Montserrat’s landscape is of mysterious and startling contrasts.
Zoom in and discover the people, history and wildlife that make this island hum.
Montserrat is one of 14 UK Overseas Territories, governed by a locally elected Premier and Parliament. The UK Government works with Montserrat’s Government to strengthen the island’s economic planning, emergency management, and security. The UK Government appoints a governor who lives on island, and functions as an advisor on these matters.
We are just under 5,000 residents on the island, which means everyone knows everyone here. In fact, the camaraderie is such that all who were born here have a nickname.Included among Montserratians – or “Monstratians” as we call ourselves among friends – are immigrants from Dominica, Jamaica, Guyana, the Dominican Republic and Haiti, who came to help rebuild the island after the first volcanic eruption. It is therefore not unusual to hear radio advertisements in Spanish and Haitian Creole. In addition, about 100 snowbirds own second homes here, where they spend three to six months of the year.
Montserratians who live off of the island, primarily in the UK, US and Caribbean, number around 10,000.
We are British nationals, but have our own national song.
The average temperature year round is 27°C/81°F. The hottest time of the year may run from August to October, where temperatures go up to 35°C/95°F. The coolest time of the year is from December to April, where temperatures go as low as 17°C/63°F. The peak hurricane season is from early August through the end of October.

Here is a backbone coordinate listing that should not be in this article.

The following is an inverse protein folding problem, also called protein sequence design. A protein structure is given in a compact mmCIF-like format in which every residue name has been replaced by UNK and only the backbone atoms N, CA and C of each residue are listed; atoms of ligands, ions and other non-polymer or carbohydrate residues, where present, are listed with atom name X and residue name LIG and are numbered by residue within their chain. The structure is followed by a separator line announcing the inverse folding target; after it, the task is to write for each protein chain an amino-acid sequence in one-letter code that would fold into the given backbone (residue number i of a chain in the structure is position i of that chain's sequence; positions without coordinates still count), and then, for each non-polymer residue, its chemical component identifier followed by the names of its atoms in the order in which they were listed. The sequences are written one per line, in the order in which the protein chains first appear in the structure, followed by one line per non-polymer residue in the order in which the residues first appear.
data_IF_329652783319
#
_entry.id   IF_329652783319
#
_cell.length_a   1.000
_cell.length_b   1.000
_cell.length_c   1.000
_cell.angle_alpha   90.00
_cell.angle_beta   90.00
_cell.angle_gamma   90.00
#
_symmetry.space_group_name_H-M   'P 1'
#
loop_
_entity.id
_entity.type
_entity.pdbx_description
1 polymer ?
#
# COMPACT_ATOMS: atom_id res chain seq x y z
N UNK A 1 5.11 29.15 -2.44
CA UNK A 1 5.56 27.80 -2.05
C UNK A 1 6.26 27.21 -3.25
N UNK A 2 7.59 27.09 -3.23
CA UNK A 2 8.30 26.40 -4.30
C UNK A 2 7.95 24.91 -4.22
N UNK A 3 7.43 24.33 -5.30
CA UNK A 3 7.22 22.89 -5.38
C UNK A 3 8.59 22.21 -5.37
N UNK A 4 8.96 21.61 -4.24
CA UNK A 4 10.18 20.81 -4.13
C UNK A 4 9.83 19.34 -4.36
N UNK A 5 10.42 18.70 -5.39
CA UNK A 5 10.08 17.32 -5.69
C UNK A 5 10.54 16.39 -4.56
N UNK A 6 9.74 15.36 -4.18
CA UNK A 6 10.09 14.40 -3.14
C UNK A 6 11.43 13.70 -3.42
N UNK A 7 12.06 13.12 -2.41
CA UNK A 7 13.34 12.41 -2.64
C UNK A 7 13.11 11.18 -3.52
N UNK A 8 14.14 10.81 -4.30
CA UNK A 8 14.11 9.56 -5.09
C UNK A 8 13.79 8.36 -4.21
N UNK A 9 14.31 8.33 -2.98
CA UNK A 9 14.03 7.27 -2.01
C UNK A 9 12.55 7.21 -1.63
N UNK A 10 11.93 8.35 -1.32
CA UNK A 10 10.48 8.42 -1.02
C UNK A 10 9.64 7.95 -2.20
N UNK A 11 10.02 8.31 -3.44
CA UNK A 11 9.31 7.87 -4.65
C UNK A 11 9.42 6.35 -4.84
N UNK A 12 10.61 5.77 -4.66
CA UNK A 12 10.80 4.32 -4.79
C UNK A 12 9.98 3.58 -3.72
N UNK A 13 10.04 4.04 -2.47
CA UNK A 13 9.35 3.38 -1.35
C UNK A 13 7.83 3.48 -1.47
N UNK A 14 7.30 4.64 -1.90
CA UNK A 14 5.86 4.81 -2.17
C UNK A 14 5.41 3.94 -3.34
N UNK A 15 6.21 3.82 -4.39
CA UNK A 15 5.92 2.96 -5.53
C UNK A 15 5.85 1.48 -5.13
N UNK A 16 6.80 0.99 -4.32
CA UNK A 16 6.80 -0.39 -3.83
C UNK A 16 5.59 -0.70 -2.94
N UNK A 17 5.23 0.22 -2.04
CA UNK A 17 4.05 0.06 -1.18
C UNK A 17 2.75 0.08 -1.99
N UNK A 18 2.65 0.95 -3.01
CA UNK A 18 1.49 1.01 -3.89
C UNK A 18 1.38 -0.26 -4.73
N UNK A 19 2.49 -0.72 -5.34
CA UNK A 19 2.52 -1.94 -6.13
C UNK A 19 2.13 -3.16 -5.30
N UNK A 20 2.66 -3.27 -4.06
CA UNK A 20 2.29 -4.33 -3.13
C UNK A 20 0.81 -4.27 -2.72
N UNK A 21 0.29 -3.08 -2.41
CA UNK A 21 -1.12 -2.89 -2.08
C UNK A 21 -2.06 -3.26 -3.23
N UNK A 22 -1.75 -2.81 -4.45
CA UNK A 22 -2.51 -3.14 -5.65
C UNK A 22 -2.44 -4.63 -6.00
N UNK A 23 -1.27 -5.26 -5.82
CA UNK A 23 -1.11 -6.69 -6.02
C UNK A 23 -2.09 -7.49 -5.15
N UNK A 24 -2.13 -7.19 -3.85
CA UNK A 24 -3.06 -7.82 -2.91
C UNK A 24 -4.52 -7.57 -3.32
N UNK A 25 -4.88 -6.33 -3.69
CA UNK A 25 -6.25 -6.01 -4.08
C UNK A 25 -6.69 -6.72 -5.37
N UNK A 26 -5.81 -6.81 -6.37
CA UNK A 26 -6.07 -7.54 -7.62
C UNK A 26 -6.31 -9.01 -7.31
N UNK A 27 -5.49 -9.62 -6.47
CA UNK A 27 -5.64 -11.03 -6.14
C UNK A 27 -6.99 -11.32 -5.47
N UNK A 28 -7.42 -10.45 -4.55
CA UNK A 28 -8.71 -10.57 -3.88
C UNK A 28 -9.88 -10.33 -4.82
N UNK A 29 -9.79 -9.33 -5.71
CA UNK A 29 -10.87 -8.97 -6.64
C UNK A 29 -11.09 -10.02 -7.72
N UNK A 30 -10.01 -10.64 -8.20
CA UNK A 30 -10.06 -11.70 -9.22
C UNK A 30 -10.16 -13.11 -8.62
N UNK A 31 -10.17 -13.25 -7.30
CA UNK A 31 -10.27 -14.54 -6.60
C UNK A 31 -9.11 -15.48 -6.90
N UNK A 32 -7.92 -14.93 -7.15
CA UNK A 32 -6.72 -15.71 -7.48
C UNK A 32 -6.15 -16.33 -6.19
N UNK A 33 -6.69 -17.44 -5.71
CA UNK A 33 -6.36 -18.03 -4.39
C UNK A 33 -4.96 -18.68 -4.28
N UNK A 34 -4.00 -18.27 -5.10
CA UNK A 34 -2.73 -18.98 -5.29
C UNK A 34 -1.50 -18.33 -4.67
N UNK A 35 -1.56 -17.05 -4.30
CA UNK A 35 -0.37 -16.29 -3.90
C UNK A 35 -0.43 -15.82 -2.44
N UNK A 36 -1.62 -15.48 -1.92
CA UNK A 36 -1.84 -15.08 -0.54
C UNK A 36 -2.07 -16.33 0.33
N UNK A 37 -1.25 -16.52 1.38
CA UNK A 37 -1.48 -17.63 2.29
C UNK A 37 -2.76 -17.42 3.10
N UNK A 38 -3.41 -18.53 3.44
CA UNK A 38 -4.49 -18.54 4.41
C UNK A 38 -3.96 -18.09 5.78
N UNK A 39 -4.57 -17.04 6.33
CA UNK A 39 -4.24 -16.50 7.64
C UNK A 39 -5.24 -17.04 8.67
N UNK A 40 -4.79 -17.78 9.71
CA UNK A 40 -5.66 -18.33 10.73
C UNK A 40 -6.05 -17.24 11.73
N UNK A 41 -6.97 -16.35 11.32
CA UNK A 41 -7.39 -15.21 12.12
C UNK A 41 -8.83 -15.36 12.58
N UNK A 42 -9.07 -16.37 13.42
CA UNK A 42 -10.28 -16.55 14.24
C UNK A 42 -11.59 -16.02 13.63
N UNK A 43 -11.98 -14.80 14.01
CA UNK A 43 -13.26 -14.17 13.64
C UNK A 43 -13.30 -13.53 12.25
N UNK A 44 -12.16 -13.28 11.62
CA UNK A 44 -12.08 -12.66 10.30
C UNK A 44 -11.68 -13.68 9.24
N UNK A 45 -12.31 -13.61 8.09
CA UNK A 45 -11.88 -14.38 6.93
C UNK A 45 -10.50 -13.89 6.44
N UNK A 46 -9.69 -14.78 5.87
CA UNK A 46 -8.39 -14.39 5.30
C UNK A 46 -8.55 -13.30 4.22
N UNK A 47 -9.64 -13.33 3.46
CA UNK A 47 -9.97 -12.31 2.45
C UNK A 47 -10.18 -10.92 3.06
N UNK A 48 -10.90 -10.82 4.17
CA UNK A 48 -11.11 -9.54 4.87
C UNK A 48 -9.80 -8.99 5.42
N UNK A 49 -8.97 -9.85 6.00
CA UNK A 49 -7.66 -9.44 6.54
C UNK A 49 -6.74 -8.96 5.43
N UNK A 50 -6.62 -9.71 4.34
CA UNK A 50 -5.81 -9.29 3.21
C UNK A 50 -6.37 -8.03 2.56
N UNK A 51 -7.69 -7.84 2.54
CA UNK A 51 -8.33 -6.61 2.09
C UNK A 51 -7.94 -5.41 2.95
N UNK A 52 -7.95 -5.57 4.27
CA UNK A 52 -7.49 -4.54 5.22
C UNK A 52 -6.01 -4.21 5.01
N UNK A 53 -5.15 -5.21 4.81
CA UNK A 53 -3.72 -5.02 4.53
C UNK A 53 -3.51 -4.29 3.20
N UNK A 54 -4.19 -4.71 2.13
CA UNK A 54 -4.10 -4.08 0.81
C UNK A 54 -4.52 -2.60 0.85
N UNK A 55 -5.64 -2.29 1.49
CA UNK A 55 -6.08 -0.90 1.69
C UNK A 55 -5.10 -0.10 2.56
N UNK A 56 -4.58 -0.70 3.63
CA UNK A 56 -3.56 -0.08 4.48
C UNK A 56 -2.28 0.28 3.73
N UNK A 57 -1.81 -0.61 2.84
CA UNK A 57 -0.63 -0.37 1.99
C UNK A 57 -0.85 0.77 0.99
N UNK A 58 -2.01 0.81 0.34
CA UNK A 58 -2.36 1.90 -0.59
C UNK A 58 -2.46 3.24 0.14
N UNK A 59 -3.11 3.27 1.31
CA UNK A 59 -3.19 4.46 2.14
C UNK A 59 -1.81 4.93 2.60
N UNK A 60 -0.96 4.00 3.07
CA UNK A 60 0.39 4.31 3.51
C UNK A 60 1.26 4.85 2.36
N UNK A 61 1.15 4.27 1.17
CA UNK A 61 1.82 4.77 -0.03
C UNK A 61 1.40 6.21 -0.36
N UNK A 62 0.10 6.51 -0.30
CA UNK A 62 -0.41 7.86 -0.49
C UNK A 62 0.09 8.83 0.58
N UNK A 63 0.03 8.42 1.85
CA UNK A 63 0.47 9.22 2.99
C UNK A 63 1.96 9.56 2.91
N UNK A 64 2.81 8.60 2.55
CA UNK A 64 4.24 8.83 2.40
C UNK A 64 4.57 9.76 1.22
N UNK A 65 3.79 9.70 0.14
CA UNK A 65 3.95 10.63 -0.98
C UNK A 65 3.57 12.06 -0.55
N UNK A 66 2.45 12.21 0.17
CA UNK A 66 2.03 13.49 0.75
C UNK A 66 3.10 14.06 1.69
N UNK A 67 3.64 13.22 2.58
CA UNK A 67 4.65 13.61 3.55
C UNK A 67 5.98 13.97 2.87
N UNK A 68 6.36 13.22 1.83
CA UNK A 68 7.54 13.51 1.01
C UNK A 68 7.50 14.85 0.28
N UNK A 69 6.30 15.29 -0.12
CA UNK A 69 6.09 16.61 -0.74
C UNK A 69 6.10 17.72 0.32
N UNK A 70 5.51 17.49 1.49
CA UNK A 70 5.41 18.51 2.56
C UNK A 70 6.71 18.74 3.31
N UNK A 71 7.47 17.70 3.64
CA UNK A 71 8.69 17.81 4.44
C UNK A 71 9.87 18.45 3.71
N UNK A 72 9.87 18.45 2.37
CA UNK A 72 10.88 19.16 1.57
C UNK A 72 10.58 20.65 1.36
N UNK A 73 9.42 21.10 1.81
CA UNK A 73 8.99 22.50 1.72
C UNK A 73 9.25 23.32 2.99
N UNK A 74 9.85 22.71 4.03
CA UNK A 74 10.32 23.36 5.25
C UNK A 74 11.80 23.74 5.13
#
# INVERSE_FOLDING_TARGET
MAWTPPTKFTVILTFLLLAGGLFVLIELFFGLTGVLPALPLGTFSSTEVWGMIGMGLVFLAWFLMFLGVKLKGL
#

The city of Plymouth, St. George’s Hill, the Soufriere Hills Volcano, and the entire south of the island are in Zone V, referred to as the Exclusion Zone. Access to this area is strictly managed to ensure safe and rapid evacuation, should there be volcanic activity. Visits require police permission and the company of an authorized tour guide. There is also a siren alarm system installed around the island which is used to warn of any volcanic activity that might affect the rest of the island.
Goat water, the national dish of Montserrat, is a delicious stew, often served with bread or rice. This dish can be difficult to cook because it has to be a particular taste, flavor and color. We often cook it in a metal or tin pot on a wood fire. The smoke from the wood enhances the taste of the stew. We serve it at gatherings such as weddings, christenings, parties and funerals.
Very few places open past 7:00 pm or on Sundays. Government offices open from 8:00 am to 4:00 pm. Banks open only on weekdays, from 8:00 am to 2:00 pm, except on Fridays, when they close at 3:00 pm. The only places that open past 7:00 pm are restaurants, pubs and night clubs. On Sundays most mini marts and supermarkets open for a few hours in the morning and in the evening as well.
No need to bring a power adapter our electricity supply is very reliable. Here, most villas and guest houses carry both 110V and 220V outlets. It’s our way of being universal.
There are two banks in Montserrat – one is its national bank, Bank of Montserrat. The other is a branch of the Royal Bank of Canada, a globally established bank. As there are few businesses on Montserrat that accept credit cards, you will need the services of a bank to exchange currency or to withdraw money using your credit or debit card. Currencies that can be exchanged are Pound Sterling, the US Dollar, the Canadian Dollar, and the Barbados Dollar. The EC Dollar is the official currency of Montserrat.
|Bank of Montserrat||Royal Bank of Canada|
|Foreign Currency Exchange||Yes, with ID||Yes, with ID|
|Foreign Currency Purchase||Yes, with ID||Only for account holders|
|Cashing of Travellers’ Cheques||Yes, with ID||Yes, with ID|
|ATM Credit Card Withdrawal||Only Visa cardholders||Yes – Visa, MasterCard, Discover, American Express and Cirrus cardholders|
|Travellers’ Cheques Sold||Only to account holders||No|
|Wire and Draft Services||Only to account holders||Yes|